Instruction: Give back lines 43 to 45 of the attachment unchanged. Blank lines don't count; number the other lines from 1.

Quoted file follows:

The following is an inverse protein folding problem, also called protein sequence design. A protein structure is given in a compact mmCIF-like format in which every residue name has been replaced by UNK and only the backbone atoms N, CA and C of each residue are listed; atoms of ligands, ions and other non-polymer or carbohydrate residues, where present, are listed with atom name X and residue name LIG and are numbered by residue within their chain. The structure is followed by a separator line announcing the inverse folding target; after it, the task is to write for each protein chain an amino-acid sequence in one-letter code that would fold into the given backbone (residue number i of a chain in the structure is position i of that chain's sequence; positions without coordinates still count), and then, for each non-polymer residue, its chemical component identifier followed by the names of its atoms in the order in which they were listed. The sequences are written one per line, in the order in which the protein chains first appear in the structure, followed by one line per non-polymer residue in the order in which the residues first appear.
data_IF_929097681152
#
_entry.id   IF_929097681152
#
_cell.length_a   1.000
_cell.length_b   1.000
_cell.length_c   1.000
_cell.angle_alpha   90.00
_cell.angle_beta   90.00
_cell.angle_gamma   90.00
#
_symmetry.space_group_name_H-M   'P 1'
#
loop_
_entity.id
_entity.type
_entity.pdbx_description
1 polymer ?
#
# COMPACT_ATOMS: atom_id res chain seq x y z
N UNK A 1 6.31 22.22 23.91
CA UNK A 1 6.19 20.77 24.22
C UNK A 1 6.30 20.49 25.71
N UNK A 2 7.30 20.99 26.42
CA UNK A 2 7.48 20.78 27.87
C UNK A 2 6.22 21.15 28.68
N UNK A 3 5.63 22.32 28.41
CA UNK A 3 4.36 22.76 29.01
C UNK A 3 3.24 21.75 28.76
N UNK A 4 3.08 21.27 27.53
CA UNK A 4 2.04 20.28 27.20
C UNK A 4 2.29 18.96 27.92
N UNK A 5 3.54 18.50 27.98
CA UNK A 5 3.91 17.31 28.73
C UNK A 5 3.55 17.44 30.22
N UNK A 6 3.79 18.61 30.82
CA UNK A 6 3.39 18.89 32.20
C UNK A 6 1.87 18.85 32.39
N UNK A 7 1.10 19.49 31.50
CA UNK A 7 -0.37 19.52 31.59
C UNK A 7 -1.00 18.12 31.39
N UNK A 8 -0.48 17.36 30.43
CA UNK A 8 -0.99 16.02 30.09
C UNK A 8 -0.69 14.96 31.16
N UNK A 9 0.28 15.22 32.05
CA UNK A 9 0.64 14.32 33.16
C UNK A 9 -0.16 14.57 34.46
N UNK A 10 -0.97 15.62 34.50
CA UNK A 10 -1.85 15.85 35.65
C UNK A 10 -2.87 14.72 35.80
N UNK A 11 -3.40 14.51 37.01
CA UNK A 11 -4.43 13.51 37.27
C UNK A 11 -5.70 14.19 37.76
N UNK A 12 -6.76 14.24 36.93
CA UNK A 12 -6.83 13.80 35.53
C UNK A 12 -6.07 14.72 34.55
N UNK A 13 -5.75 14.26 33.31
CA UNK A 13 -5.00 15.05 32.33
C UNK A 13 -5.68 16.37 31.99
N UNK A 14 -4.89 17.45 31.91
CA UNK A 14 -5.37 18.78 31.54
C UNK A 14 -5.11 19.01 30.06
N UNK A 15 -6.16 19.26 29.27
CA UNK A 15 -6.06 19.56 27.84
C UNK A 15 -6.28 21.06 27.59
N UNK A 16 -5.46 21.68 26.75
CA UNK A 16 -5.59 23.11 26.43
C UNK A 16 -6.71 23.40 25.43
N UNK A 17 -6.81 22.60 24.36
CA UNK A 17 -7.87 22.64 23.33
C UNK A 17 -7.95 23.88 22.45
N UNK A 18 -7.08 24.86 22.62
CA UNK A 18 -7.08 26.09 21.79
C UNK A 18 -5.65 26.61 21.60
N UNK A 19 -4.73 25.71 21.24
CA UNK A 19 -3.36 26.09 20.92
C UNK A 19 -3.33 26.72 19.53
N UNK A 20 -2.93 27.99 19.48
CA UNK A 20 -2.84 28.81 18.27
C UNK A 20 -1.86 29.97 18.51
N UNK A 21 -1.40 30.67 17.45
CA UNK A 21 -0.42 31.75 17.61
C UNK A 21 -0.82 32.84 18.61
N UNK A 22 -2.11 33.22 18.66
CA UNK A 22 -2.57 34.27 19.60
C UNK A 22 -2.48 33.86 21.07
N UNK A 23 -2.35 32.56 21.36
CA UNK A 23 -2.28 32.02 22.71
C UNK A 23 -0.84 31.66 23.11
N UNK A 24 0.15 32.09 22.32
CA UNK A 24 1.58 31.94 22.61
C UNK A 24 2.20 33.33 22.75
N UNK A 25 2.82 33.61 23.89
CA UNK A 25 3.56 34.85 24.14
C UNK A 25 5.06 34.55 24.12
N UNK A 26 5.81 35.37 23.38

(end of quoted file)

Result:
N UNK A 8 -0.48 17.36 30.43
CA UNK A 8 -0.99 16.02 30.09
C UNK A 8 -0.69 14.96 31.16